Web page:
This is where humanity is. Our lives don’t work anymore. We are depressed, anxious, obese, stressed and sick, rushing about to make money for institutions we don't really care about, while the oceans fill with plastic, the air gets more polluted and natural disasters disrupt more and more lives. Half the wildlife on our planet has been wiped out and Trump has been elected president of the USA.
Meanwhile, incredible individuals make bold steps to usher in a new way of being on the planet. People and institutions like Tree Sisters, Mark Winn, MOE, Lucia Pagliarone, Andre Duquemin, Grace Galliott, permaculture, Lisa Berkovitz and Earth Ships (to name just a few that I am inspired by and grateful for) and so many more both locally and internationally. There is so much hope and brilliance and human ingenuity.
Each and everyone one of us has the power to be a change maker, has the strength to share our gifts with the world. Each of us is a force of nature.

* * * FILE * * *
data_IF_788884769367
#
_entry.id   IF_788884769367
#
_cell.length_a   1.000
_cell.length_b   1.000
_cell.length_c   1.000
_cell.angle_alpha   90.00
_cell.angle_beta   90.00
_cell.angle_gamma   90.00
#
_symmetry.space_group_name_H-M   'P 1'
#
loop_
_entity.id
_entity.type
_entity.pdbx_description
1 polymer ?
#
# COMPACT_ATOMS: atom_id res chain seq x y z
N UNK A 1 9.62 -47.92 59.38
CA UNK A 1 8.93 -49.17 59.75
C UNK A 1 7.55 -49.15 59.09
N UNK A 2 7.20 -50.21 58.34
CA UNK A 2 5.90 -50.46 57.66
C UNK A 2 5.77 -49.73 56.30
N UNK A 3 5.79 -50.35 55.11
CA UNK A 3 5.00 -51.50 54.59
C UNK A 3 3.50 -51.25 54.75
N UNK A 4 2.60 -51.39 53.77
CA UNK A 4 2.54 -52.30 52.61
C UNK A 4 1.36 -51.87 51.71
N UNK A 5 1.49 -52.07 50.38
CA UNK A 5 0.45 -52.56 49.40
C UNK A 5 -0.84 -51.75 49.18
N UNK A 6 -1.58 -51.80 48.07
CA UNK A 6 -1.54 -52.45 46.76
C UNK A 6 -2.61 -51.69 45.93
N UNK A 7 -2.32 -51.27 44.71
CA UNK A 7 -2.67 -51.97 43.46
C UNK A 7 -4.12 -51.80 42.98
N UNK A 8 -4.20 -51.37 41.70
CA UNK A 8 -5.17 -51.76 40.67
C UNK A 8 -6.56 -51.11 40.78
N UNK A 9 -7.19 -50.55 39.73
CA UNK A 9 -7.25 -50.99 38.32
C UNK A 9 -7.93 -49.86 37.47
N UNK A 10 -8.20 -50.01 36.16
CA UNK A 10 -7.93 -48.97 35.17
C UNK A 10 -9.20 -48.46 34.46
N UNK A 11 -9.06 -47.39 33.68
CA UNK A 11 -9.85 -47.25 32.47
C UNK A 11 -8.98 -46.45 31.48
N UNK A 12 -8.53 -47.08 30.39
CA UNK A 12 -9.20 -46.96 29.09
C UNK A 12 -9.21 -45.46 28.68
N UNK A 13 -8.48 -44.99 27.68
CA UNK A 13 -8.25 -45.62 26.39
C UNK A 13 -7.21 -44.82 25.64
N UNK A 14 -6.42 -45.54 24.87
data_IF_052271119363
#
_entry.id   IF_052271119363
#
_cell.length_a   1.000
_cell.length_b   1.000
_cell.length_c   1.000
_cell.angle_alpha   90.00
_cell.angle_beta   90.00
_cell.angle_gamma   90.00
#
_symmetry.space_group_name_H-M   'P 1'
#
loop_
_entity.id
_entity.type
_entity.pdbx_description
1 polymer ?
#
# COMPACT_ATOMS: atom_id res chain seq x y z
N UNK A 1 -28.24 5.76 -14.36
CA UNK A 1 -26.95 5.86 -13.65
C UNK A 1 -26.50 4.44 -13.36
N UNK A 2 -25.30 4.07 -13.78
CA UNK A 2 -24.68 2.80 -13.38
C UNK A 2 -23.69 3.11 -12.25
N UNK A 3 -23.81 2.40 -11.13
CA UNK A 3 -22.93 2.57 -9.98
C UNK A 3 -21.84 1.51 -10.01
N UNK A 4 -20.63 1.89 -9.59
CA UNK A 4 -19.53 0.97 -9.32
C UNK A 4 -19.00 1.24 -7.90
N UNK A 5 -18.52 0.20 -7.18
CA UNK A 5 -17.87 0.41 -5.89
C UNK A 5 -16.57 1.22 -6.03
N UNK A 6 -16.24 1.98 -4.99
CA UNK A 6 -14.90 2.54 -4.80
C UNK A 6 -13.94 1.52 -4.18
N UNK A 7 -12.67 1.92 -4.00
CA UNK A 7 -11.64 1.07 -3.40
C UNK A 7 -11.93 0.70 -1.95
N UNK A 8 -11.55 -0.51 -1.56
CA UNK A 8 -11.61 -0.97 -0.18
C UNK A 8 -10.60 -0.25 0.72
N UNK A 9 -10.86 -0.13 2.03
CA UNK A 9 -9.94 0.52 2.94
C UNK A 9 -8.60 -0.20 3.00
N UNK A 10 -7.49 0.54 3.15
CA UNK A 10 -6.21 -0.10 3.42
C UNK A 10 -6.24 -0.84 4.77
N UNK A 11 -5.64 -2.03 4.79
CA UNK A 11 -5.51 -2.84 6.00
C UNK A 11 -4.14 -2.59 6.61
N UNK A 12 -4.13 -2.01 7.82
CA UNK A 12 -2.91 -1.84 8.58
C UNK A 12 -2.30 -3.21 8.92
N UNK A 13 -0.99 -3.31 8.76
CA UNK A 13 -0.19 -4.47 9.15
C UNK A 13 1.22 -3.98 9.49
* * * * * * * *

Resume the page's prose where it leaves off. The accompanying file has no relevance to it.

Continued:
But first we must do the introspective work to get very clear on how we are living. Often we must shed the old in order to birth the new. Then we can explore what lights us up, what we are passionate about, what we are called to work towards above anything else. We can harness the extraordinary power of the human spirit that lives within each and every one of us in service of our world and each other.
For many of us - the exponential amounts of people experiencing depression and anxiety, panic attacks and insomnia - the time is already here. The Earth is speaking to us.